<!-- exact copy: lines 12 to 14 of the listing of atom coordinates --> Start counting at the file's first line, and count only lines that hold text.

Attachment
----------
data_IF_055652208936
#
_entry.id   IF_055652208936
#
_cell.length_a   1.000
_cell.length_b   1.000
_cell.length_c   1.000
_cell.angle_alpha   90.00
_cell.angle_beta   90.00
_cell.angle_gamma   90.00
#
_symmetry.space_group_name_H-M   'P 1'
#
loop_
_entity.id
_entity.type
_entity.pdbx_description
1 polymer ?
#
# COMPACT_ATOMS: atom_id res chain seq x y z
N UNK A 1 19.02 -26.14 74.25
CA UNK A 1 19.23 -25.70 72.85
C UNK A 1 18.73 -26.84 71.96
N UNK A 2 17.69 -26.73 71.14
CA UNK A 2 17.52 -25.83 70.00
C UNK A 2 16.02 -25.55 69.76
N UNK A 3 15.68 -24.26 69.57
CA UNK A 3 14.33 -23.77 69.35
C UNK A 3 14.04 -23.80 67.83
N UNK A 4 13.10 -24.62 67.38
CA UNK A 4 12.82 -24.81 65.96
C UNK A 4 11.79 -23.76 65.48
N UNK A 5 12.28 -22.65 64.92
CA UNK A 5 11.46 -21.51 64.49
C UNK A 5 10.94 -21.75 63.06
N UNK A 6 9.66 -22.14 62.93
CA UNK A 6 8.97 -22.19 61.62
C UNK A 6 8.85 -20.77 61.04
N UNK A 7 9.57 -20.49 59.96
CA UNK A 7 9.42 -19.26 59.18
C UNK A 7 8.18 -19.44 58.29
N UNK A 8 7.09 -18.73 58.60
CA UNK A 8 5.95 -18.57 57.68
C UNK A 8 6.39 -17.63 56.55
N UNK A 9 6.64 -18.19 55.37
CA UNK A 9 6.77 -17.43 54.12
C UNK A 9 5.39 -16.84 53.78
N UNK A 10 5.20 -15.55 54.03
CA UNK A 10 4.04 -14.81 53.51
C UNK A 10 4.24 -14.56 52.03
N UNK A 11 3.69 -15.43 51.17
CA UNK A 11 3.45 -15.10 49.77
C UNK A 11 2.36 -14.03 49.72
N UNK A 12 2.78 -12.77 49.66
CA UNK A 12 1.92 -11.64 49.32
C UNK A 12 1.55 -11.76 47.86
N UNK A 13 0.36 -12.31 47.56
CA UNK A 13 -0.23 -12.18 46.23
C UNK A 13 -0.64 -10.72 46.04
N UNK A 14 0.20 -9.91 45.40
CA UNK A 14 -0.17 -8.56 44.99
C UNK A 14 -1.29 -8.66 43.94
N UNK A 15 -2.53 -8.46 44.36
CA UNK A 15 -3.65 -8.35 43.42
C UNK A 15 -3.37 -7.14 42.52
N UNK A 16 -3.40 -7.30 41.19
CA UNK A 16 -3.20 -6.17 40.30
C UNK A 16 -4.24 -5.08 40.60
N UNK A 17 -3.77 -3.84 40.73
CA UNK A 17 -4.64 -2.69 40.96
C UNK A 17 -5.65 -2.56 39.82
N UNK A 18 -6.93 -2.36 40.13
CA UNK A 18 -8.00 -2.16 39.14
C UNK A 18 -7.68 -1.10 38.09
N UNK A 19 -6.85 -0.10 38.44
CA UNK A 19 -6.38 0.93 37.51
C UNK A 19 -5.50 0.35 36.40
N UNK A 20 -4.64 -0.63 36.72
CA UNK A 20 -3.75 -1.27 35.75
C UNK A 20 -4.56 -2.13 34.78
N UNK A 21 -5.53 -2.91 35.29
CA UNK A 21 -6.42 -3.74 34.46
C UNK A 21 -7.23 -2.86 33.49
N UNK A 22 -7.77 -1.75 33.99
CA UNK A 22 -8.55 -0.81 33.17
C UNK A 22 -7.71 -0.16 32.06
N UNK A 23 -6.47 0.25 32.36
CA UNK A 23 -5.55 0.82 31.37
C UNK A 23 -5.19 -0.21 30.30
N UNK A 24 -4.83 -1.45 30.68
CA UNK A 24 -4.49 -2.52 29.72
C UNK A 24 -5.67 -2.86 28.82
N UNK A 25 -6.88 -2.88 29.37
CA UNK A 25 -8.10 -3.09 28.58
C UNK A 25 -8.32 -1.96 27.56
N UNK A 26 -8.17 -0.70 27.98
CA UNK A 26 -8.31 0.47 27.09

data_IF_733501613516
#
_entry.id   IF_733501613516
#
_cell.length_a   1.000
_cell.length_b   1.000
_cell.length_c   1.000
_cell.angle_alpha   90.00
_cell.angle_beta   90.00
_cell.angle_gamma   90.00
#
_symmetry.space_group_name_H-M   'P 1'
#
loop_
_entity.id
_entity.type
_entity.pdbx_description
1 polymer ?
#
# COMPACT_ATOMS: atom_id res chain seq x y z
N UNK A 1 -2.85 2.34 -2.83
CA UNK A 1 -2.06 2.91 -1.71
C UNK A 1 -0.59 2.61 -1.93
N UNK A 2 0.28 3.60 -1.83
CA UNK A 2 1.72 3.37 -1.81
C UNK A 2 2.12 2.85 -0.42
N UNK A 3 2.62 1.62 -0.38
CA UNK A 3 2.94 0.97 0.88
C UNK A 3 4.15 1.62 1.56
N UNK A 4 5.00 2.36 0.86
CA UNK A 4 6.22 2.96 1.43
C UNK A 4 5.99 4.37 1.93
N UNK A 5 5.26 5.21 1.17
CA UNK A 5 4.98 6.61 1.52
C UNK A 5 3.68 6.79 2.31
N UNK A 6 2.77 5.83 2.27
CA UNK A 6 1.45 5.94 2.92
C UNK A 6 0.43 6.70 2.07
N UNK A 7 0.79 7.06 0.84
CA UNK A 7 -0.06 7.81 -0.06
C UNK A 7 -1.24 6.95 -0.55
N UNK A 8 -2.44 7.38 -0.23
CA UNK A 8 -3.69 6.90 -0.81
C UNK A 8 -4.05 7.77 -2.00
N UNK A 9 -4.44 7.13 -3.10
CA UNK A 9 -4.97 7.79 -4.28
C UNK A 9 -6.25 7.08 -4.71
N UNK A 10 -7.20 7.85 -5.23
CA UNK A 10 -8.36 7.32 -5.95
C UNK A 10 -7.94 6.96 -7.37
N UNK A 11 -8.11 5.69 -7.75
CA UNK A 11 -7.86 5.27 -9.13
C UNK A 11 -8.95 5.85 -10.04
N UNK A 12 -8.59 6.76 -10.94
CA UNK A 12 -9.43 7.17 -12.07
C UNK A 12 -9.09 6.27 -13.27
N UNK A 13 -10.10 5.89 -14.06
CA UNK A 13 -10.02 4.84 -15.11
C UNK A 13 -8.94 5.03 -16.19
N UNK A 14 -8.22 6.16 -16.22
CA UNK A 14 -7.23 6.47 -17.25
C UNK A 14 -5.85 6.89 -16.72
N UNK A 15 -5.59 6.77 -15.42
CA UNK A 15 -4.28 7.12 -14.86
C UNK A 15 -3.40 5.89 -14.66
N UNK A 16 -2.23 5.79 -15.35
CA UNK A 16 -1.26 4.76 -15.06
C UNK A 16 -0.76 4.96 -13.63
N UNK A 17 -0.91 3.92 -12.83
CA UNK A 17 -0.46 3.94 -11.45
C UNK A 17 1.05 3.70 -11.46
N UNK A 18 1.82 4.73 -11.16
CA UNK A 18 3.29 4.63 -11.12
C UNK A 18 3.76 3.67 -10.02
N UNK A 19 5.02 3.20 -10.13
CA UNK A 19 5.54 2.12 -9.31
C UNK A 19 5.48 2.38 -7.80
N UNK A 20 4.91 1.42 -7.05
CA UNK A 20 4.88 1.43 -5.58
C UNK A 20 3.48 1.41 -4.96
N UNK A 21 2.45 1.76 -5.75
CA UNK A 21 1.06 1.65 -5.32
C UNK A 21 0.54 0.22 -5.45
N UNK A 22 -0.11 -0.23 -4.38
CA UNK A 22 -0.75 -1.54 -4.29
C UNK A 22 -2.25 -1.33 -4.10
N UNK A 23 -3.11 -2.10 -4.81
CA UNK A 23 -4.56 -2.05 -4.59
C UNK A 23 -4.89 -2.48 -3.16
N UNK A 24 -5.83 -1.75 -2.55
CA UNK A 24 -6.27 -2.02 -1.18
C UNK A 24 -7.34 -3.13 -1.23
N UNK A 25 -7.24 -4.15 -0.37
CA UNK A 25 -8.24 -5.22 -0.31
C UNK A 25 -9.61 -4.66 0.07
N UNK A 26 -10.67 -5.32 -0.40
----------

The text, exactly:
_symmetry.space_group_name_H-M   'P 1'
#
loop_